Discussion in 'Homework Help' started by hsazerty2, Nov 18, 2015.

1. hsazerty2 Thread Starter New Member

Sep 25, 2015
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1
Hello,
I am reading a book on circuit analysis: Schaum's Outline of Basic Circuit Analysis, on page 274, Exercice 12.99, we have this circuit :

The chapter is about Basic AC circuit analysis;
I know how to get the answer, which is sinusoidal without DC component (as shown above), but when i simulate this circuit (with LTSpice and Proteus 8) i am getting a sinusoid, that's OK, but it has a DC component, around -4v ? is it normal ? if yes, how can we find this DC component analyticaly ?

Thanks.

Mar 31, 2012
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3. hsazerty2 Thread Starter New Member

Sep 25, 2015
22
1
I first tried 2 DC voltage sources, to get +15v and -15v; then i used an ideal AmpOP component without power rails shown on the schematic, you have to enter inside the properties and change the voltage values: i got the same results; i tried other values, like +12v and -12v; same thing.

I also changed the duration of the analysis, like up to 10 seconds, i always get a nice sinusoid but slightly shifted down (about -4v).

My question is: if l really build this circuit, and i measure Vo, do i get a sinusoid with a DC component ?

4. Jony130 AAC Fanatic!

Feb 17, 2009
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Yes, that's normal becomes you do not bias your op amp properly. For DC your opamp work with open loop. Try to add a large resistor between Vout and inverting input.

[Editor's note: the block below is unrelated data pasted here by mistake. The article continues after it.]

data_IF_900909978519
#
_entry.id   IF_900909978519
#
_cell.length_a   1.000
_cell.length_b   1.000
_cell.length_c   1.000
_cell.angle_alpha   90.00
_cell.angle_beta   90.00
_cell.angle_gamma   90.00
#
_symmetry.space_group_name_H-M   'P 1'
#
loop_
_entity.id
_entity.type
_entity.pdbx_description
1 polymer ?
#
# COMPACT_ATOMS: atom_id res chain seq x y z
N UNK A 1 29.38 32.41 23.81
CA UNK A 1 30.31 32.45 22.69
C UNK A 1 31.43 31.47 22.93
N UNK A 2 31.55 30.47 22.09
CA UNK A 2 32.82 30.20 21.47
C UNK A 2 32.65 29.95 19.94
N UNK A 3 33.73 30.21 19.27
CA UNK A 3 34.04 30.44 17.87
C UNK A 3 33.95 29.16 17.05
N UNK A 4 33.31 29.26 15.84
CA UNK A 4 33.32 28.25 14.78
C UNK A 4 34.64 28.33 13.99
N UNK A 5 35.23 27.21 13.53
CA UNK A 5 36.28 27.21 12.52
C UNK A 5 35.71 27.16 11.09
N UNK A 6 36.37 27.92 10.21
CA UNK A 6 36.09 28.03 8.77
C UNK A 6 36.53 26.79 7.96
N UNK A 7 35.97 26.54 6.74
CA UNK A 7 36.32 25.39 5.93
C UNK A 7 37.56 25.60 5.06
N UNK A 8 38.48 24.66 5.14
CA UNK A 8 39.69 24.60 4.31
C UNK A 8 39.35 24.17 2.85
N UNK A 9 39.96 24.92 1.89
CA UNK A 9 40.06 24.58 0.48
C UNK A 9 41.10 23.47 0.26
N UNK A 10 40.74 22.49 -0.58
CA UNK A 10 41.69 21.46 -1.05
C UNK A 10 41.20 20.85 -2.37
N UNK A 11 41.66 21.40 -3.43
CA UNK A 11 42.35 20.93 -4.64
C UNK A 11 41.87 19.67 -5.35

hsazerty2 likes this.
5. WBahn Moderator

Mar 31, 2012
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Probably -- your circuit has no DC feedback (I missed that when I took a quick look before).

In mathematical terms, you opamp is acting as an integrator and when you perform integration you pick up an arbitrary constant, right? So any DC offset you observe is simply one acceptable solution to the differential equation that describes the system. You need to break that ambiguity by putting in some DC feedback between the output and the input. A high-value resistor in parallel with the existing feedback chain should do it.

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6. hsazerty2 Thread Starter New Member

Sep 25, 2015
22
1

it works ! i added a 10 MOhms resistor in parallel with the existing feedback.

So, if i understand :
In DC, the OpAmp is in open loop, so even the slightest voltage at its inputs will produce a measurable DC output. So finally, Vo is the sum of the sinusoidal output (the one shown) and the DC output.

Corrrect me if i am wrong.

Sep 25, 2015
22
1